• Breaking news: This isnt unix, and Windows doesnt use the Unix design philosophies. Details at eleven.

      • by keytoe (91531)

        The Mac application is at a wrong place, it is at simple as that. The /Library tree and the /Users/user/Library tree is not supposed to hold any applications (except you want to call executeables like "java" or "python" applications.

        As one of the parents pointed out it belongs into /Applications/Utilities

        /System/Library/CoreServices is full of little utilities that user facing GUI components will leverage to actually to do low level work, but the work they perform is abstracted out in a nice little unix-p

        • by Guy Harris (3803)

          My guess (I don't have Lion) is that this new little utility is designed to be launched from some other user facing application

          Well, more like from the user-facing Wi-Fi menu extra (the Wi-Fi icon in the menu bar on the right side); option-click on that and you get some additional stuff even in pre-Lion releases, such as signal information; as the AppleInsider article on this app [appleinsider.com] notes, it's launched by the "Open Wi-Fi Diagnostics..." option+menu item for that menu extra.

      • by mr_zorg (259994)

        The Mac application is at a wrong place, it is at simple as that. The /Library tree and the /Users/user/Library tree is not supposed to hold any applications (except you want to call executeables like "java" or "python" applications.

        Really? Says who? There's a ton of apps in the /System/Library folder. Try this:

        find /System/Library -name "*.app" -print | wc -l

        I get 179 on my system...

        • And all but one or two are Apps you never want to start directly but are started via System Preferences, e.g.

          Having a truely app ment for the user there makes no sense. Most apps there are services like: /System/Library//Services/ChineseTextConverterService.app

          Sorry, a useful "utility" is wrongly placed there.

          • by Guy Harris (3803)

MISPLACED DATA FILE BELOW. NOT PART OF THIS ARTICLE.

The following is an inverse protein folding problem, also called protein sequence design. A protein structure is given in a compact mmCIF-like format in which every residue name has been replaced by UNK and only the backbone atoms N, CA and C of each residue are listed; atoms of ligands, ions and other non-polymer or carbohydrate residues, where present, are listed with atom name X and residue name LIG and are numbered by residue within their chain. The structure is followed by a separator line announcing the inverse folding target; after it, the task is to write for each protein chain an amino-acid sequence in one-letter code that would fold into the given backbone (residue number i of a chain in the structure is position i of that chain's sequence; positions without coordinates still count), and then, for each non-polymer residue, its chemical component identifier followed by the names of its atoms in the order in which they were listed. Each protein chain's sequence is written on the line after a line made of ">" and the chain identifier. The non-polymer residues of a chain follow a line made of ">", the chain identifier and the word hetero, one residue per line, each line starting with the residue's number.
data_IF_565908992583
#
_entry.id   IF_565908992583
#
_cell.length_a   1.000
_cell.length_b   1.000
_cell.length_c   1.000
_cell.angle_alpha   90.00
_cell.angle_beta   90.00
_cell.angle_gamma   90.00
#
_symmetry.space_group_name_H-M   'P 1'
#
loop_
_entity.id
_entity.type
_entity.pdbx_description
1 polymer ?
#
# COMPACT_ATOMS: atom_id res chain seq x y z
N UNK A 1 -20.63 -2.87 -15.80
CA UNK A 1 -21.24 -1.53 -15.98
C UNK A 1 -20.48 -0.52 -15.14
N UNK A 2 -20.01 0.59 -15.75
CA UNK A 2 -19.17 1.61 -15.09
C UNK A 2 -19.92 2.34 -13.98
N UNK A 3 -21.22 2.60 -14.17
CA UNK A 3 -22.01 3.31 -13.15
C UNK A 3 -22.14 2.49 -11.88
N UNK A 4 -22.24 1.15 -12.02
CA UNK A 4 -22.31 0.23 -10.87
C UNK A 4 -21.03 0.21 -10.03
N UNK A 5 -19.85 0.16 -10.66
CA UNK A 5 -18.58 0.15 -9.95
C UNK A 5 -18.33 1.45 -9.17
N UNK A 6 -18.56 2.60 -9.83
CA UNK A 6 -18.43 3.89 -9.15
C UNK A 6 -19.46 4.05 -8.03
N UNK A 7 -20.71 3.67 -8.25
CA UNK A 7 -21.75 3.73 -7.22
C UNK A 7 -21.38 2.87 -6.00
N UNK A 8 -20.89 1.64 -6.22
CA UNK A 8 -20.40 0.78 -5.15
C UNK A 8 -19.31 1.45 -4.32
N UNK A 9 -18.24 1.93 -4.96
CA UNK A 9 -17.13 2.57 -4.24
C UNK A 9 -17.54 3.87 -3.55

Sorry, a useful "utility" is wrongly placed there.

            Better tell Apple about that hidden "Finder" app there, then. Anybody tried launching it to see what it does?

            (And, yes, there is a way to launch the Wi-Fi Diagnostics app from the UI; option+click the Wi-Fi menu extra and select "Open Wi-Fi Diagnostics...".)

            • You know that the finder starts automatically?

              Well, yo only want to nitpick it seems.

              Nevertheless thanx for the hint with the option key ;D

              • by Guy Harris (3803)

                You know that the finder starts automatically?

                Well, yo only want to nitpick it seems.

                No, I just want to point out that not all applications, in the sense of "programs that offer a UI and that are inside an app bundle", need to be in /Applications or ~/Applications, whether it's because they're launched automatically (as, yes, I knew the Finder was) or are launched from a menu item or....

                • And i wanted to point out that random (useful) programs that no one seems to know about are hard to find in /System/Library/CoreServices/bla/blub

                  It is only a coincidence that you can use (as you claim, I did not verify it) the program with an option click into the WiFi icon on the menu bar.

                  Fact is: I did not even know about it. You won't take it serious, but it pisses me off!

                  This is my computer, everything that is not directly obvious is "non existing" for me. And I'm tired to be treated by Apple just the s

                  • by Guy Harris (3803)

                    It is only a coincidence that you can use (as you claim, I did not verify it) the program with an option click into the WiFi icon on the menu bar.

                    Actually, no, it is not even remotely a coincidence; it is entirely intentional - Apple intended that to be the way you can invoke it, they did not intend it to be invoked by browsing to /System/Library/CoreServices and double-clicking it. It's unfortunate that option+click is not as well known as it should be to the subset of the users of Mac OS X for whom it's useful, but that's a separate matter.

                    This is my computer, everything that is not directly obvious is "non existing" for me. And I'm tired to be treated by Apple just the same every one else is treated by MS.

                    Then perhaps Mac OS X is not the right operating system for you; it is, as you note, your computer, so perha

                    • The OS is fine. But the attitude of Apple to make things more and more obscure is not. E.g. the firewall is on 10.6 and also was on 10.5 much worse to configure than it was under 10.4.

                      In fact except for standard services you can not configure ANYTHING with the GUI anymore.

                      Instead of letting me define a port as open I have to start the application and answer the question of the system. Which is pretty annoying as for some reason the system does not remember my decision and is asking every time again. I mean

    • by wzinc (612701)
      Funny, there's a whole sketch about a machine that only goes ping. http://www.youtube.com/watch?v=arCITMfxvEc [youtube.com]
  • I fail to see how one user's discovery of a little network utility in their proprietary operating system of choice is really worthy of being on the front page of Slashdot... If this were a Mac-centric blog, then I suppose I could understand it, but not here...